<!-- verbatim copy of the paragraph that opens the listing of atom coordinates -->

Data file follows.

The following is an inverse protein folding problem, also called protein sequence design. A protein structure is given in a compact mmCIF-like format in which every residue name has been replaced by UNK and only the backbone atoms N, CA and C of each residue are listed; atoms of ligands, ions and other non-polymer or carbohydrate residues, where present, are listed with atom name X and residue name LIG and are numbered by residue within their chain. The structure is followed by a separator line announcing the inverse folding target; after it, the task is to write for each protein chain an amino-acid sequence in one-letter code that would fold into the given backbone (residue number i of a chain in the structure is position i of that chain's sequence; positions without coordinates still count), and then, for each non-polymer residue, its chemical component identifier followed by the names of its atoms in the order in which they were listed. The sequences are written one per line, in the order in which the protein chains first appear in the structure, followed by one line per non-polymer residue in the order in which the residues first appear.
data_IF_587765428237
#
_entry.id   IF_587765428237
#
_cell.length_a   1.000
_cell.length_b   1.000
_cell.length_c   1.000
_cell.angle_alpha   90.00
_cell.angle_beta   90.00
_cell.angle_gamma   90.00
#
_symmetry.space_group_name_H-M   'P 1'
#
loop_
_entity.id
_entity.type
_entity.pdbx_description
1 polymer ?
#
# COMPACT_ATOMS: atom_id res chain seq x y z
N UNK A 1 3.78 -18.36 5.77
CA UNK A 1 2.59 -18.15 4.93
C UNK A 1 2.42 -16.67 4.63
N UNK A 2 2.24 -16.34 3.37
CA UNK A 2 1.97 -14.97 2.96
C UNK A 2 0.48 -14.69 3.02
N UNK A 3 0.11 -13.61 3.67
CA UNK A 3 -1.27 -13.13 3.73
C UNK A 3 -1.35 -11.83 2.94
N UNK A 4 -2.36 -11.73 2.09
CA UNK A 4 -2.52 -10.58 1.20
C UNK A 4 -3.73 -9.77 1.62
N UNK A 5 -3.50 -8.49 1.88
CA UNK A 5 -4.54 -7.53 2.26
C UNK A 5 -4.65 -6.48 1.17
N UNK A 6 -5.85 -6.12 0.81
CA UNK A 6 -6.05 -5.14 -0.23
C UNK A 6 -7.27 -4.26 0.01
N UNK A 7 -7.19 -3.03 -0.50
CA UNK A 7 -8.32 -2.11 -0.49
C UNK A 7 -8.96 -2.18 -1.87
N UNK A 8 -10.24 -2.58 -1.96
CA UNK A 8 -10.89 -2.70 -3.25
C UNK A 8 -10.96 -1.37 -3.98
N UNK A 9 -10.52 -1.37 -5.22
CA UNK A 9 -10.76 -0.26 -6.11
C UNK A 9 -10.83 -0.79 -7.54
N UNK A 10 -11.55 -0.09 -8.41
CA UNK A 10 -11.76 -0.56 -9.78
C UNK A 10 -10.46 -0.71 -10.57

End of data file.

The following is an inverse protein folding problem, also called protein sequence design. A protein structure is given in a compact mmCIF-like format in which every residue name has been replaced by UNK and only the backbone atoms N, CA and C of each residue are listed; atoms of ligands, ions and other non-polymer or carbohydrate residues, where present, are listed with atom name X and residue name LIG and are numbered by residue within their chain. The structure is followed by a separator line announcing the inverse folding target; after it, the task is to write for each protein chain an amino-acid sequence in one-letter code that would fold into the given backbone (residue number i of a chain in the structure is position i of that chain's sequence; positions without coordinates still count), and then, for each non-polymer residue, its chemical component identifier followed by the names of its atoms in the order in which they were listed. The sequences are written one per line, in the order in which the protein chains first appear in the structure, followed by one line per non-polymer residue in the order in which the residues first appear.